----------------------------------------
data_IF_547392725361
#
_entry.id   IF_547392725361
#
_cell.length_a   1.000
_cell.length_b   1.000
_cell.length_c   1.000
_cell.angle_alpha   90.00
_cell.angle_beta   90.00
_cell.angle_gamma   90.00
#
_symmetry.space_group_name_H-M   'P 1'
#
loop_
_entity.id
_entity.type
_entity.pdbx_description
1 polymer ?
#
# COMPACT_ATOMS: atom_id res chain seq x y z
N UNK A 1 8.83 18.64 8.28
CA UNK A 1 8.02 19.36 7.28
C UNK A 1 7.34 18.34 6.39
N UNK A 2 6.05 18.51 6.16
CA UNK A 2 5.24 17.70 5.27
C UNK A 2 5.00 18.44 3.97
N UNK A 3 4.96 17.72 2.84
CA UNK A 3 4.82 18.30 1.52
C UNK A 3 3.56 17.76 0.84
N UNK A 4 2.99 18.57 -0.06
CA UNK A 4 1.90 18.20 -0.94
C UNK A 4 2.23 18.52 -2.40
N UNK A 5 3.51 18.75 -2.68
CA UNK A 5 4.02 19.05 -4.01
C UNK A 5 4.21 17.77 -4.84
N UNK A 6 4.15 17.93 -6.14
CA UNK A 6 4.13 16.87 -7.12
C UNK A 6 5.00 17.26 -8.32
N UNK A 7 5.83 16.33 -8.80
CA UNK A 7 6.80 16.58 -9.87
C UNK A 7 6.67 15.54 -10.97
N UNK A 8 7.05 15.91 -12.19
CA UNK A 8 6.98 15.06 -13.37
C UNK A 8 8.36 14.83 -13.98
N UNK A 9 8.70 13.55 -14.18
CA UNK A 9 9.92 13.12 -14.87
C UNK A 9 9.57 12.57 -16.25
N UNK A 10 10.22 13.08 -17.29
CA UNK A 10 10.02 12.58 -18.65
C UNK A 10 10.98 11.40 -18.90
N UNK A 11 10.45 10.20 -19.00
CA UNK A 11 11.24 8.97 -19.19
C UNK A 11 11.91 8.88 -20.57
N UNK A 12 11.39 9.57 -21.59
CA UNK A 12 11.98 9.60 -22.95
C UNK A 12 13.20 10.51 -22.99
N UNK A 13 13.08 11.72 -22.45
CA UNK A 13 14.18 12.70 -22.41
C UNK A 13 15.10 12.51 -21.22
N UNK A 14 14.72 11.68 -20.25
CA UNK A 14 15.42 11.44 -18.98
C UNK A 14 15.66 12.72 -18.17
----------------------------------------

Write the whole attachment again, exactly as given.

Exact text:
data_IF_547392725361
#
_entry.id   IF_547392725361
#
_cell.length_a   1.000
_cell.length_b   1.000
_cell.length_c   1.000
_cell.angle_alpha   90.00
_cell.angle_beta   90.00
_cell.angle_gamma   90.00
#
_symmetry.space_group_name_H-M   'P 1'
#
loop_
_entity.id
_entity.type
_entity.pdbx_description
1 polymer ?
#
# COMPACT_ATOMS: atom_id res chain seq x y z
N UNK A 1 8.83 18.64 8.28
CA UNK A 1 8.02 19.36 7.28
C UNK A 1 7.34 18.34 6.39
N UNK A 2 6.05 18.51 6.16
CA UNK A 2 5.24 17.70 5.27
C UNK A 2 5.00 18.44 3.97
N UNK A 3 4.96 17.72 2.84
CA UNK A 3 4.82 18.30 1.52
C UNK A 3 3.56 17.76 0.84
N UNK A 4 2.99 18.57 -0.06
CA UNK A 4 1.90 18.20 -0.94
C UNK A 4 2.23 18.52 -2.40
N UNK A 5 3.51 18.75 -2.68
CA UNK A 5 4.02 19.05 -4.01
C UNK A 5 4.21 17.77 -4.84
N UNK A 6 4.15 17.93 -6.14
CA UNK A 6 4.13 16.87 -7.12
C UNK A 6 5.00 17.26 -8.32
N UNK A 7 5.83 16.33 -8.80
CA UNK A 7 6.80 16.58 -9.87
C UNK A 7 6.67 15.54 -10.97
N UNK A 8 7.05 15.91 -12.19
CA UNK A 8 6.98 15.06 -13.37
C UNK A 8 8.36 14.83 -13.98
N UNK A 9 8.70 13.55 -14.18
CA UNK A 9 9.92 13.12 -14.87
C UNK A 9 9.57 12.57 -16.25
N UNK A 10 10.22 13.08 -17.29
CA UNK A 10 10.02 12.58 -18.65
C UNK A 10 10.98 11.40 -18.90
N UNK A 11 10.45 10.20 -19.00
CA UNK A 11 11.24 8.97 -19.19
C UNK A 11 11.91 8.88 -20.57
N UNK A 12 11.39 9.57 -21.59
CA UNK A 12 11.98 9.60 -22.95
C UNK A 12 13.20 10.51 -22.99
N UNK A 13 13.08 11.72 -22.45
CA UNK A 13 14.18 12.70 -22.41
C UNK A 13 15.10 12.51 -21.22
N UNK A 14 14.72 11.68 -20.25
CA UNK A 14 15.42 11.44 -18.98
C UNK A 14 15.66 12.72 -18.17